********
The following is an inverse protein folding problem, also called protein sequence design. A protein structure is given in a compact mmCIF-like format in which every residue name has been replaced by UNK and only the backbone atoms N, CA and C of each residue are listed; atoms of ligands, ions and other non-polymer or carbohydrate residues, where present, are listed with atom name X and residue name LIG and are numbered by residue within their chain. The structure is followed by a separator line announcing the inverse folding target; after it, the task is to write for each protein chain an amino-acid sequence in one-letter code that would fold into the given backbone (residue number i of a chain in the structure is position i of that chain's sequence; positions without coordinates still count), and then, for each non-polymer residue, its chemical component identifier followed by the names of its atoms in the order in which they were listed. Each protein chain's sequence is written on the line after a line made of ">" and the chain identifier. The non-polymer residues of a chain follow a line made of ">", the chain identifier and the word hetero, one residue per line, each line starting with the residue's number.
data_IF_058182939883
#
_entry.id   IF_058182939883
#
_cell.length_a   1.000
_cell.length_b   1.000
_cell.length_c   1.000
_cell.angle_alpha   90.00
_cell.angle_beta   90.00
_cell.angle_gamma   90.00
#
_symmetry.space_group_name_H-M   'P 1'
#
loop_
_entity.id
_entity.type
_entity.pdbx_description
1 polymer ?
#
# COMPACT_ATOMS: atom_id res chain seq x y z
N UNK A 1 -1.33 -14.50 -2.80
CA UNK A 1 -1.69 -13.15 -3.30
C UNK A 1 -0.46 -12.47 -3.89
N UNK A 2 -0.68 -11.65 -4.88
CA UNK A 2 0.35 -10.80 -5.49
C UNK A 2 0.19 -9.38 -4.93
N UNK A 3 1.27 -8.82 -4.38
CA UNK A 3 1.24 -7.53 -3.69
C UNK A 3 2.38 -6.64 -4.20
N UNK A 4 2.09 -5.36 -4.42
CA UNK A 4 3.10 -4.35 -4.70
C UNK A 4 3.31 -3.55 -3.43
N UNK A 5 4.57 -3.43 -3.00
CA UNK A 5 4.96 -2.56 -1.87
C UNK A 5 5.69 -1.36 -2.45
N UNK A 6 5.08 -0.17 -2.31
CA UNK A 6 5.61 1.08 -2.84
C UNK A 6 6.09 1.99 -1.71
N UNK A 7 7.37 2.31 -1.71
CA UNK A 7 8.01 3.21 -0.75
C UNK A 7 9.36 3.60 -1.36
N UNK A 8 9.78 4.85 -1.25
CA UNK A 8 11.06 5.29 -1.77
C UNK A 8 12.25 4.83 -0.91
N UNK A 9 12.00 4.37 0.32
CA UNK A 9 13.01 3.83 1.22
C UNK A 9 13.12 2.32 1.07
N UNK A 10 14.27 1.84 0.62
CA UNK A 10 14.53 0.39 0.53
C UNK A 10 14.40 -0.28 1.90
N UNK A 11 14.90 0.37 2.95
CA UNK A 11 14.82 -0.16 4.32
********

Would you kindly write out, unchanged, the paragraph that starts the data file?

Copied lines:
The following is an inverse protein folding problem, also called protein sequence design. A protein structure is given in a compact mmCIF-like format in which every residue name has been replaced by UNK and only the backbone atoms N, CA and C of each residue are listed; atoms of ligands, ions and other non-polymer or carbohydrate residues, where present, are listed with atom name X and residue name LIG and are numbered by residue within their chain. The structure is followed by a separator line announcing the inverse folding target; after it, the task is to write for each protein chain an amino-acid sequence in one-letter code that would fold into the given backbone (residue number i of a chain in the structure is position i of that chain's sequence; positions without coordinates still count), and then, for each non-polymer residue, its chemical component identifier followed by the names of its atoms in the order in which they were listed. Each protein chain's sequence is written on the line after a line made of ">" and the chain identifier. The non-polymer residues of a chain follow a line made of ">", the chain identifier and the word hetero, one residue per line, each line starting with the residue's number.